The small mobile commandoes referred to now began to invade and harass the small towns dotting the Eastern Cape landscape. This led to the formation of Town Guards to protect people and property within the confines of the towns; and District Mounted Troops – to take the fight into the countryside around the towns.
Bedford and its neighbouring towns of Somerset East and Adelaide were examples of this strategy – all had both a Town Guard and a D.M.T. – One such example was the Bedford D.M.T. – the one closest to where the Van der Meulen’s farmed. Already a “veteran” of the war, Van der Meulen needed no prompting to sign up.
It would have been a common sight to hear and see Dutch spoken amongst members of Town Guards and the District Mounted Troops. The Bedford D.M.T. certainly saw its fair share of exposure to the ever present Boer threat. The Dundee Evening Telegraph of 11 May 1901 reported on one such incident in which they were involved:-
“The Boers have been beaten off by the Bedford and Beaufort (Fort Beaufort a neighbouring town) district mounted troops. The Bedford men came into touch with the enemy near the town on Tuesday, and drove them off. The Town Guard has been in the trenches since Saturday. Business is altogether suspended. It is reported that the Boers are in a tight corner, as there are no serviceable horses left on the farms.”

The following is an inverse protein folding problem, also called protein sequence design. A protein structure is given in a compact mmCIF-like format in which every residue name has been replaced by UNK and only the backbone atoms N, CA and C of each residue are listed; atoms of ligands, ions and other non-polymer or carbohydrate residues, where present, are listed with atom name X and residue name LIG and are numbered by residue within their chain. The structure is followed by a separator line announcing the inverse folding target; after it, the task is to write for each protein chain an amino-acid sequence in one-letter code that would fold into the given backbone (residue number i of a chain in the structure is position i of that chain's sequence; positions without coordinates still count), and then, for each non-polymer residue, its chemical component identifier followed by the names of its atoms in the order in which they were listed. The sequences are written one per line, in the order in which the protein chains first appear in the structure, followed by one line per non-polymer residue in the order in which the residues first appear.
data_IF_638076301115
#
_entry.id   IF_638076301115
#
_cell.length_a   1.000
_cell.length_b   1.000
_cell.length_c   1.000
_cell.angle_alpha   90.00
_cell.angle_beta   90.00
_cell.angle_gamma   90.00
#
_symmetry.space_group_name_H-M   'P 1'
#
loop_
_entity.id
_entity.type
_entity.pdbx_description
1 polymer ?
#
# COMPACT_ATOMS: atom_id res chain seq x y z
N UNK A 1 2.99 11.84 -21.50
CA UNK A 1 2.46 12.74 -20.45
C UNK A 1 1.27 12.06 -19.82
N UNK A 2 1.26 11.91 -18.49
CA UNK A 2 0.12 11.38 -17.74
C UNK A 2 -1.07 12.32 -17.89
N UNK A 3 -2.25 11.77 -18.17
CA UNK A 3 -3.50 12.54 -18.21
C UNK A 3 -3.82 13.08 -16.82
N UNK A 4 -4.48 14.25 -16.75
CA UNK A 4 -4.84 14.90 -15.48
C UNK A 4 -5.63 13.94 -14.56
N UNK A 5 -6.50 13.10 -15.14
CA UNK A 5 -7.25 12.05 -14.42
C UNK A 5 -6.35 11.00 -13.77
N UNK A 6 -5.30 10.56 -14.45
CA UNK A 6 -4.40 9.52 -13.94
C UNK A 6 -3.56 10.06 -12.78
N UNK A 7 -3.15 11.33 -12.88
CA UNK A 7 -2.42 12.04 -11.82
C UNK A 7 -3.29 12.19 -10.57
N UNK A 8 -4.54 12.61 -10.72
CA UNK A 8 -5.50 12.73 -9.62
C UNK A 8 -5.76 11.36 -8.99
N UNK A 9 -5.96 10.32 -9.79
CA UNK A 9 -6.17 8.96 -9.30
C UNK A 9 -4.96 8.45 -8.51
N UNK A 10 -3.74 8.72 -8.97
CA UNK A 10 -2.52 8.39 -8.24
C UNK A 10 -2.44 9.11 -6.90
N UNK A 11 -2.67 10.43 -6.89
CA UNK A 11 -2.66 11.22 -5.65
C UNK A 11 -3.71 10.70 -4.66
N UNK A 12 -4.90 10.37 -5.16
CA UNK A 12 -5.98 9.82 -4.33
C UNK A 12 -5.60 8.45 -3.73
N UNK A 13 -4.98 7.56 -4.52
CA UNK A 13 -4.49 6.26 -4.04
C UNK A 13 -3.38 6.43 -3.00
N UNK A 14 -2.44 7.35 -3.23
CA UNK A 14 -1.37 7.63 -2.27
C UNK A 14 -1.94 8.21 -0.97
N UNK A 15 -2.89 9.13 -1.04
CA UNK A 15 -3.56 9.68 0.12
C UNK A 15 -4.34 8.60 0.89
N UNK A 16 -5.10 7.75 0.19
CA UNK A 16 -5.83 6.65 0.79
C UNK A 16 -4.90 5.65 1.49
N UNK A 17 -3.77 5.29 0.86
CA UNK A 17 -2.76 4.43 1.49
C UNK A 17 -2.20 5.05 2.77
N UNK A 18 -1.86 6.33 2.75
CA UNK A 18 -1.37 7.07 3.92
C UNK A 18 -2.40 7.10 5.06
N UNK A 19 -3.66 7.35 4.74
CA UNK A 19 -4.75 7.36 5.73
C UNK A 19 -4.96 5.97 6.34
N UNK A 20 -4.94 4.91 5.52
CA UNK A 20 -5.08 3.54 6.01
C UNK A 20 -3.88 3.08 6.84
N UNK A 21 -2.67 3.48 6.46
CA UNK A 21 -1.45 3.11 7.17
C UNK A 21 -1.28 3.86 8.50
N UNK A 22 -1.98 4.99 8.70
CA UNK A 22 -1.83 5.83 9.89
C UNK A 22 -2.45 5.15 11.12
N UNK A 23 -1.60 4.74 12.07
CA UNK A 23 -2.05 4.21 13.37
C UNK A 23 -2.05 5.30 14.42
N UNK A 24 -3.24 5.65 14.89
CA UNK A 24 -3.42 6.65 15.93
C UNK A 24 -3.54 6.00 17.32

This was a typical action and probably one of many the D.M.T. men were called upon to undertake in defence of their district.
The war over on 31 May 1902 the D.M.T.’s and the Town Guards were disbanded, their members earning the Queens Medal for their efforts. Being already in possession of a Queens Medal, Van der Meulen was not entitled to another but mistakes happen and he was issued with another Queens Medal – this time off the Bedford D.M.T. roll which stated in its remarks column “Called out and engaged in action.”
Van der Meulen returned to his farm once more his grand adventure over. He passed away at the dwelling house on the farm Summerfield on 23 July 1949 at the age of 76 years 8 months. He had married a Regina Dorothea Margaritha Petronella Janse van Vuuren who had given him eight children – all of whom survived him. Their names were Nicholas Petrus, Hendrik Balthazar Grey; Francina Maria, Nantes Johannes, Daniel Wilhelmus, Emily Ann, Regina Dorothea and Eileen Leonard.
The following user(s) said Thank You: QSAMIKE, Charl
A Mafeking Defender with the Cape Police - N.J. Van der Meulen 6 months 1 week ago #61896
Thank You Rory..... Great Submission.....
Military Historical Society
The following user(s) said Thank You: Rory
A Mafeking Defender with the Cape Police - N.J. Van der Meulen 5 months 4 weeks ago #62070
Rory, a stellar grouping with superb research; well done!
The following user(s) said Thank You: Rory